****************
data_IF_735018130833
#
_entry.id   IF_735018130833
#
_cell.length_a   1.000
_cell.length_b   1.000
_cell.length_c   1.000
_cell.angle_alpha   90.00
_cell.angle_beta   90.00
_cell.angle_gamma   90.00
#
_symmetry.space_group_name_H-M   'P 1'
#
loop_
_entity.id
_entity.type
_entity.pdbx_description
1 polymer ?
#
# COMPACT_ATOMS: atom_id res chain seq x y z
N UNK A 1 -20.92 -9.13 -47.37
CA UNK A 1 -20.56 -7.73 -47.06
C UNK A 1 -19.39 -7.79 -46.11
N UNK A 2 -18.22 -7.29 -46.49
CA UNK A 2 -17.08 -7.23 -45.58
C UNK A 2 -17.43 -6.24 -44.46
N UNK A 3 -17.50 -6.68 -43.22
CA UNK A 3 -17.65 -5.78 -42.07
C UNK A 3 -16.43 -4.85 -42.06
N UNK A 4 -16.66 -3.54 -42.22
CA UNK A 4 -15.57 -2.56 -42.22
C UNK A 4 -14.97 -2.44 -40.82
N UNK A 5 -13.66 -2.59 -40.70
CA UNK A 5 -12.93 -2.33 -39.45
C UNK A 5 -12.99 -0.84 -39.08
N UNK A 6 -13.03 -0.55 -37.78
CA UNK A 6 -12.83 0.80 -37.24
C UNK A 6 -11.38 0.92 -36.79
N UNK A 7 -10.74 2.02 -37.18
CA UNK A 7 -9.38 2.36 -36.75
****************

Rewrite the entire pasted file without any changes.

data_IF_735018130833
#
_entry.id   IF_735018130833
#
_cell.length_a   1.000
_cell.length_b   1.000
_cell.length_c   1.000
_cell.angle_alpha   90.00
_cell.angle_beta   90.00
_cell.angle_gamma   90.00
#
_symmetry.space_group_name_H-M   'P 1'
#
loop_
_entity.id
_entity.type
_entity.pdbx_description
1 polymer ?
#
# COMPACT_ATOMS: atom_id res chain seq x y z
N UNK A 1 -20.92 -9.13 -47.37
CA UNK A 1 -20.56 -7.73 -47.06
C UNK A 1 -19.39 -7.79 -46.11
N UNK A 2 -18.22 -7.29 -46.49
CA UNK A 2 -17.08 -7.23 -45.58
C UNK A 2 -17.43 -6.24 -44.46
N UNK A 3 -17.50 -6.68 -43.22
CA UNK A 3 -17.65 -5.78 -42.07
C UNK A 3 -16.43 -4.85 -42.06
N UNK A 4 -16.66 -3.54 -42.22
CA UNK A 4 -15.57 -2.56 -42.22
C UNK A 4 -14.97 -2.44 -40.82
N UNK A 5 -13.66 -2.59 -40.70
CA UNK A 5 -12.93 -2.33 -39.45
C UNK A 5 -12.99 -0.84 -39.08
N UNK A 6 -13.03 -0.55 -37.78
CA UNK A 6 -12.83 0.80 -37.24
C UNK A 6 -11.38 0.92 -36.79
N UNK A 7 -10.74 2.02 -37.18
CA UNK A 7 -9.38 2.36 -36.75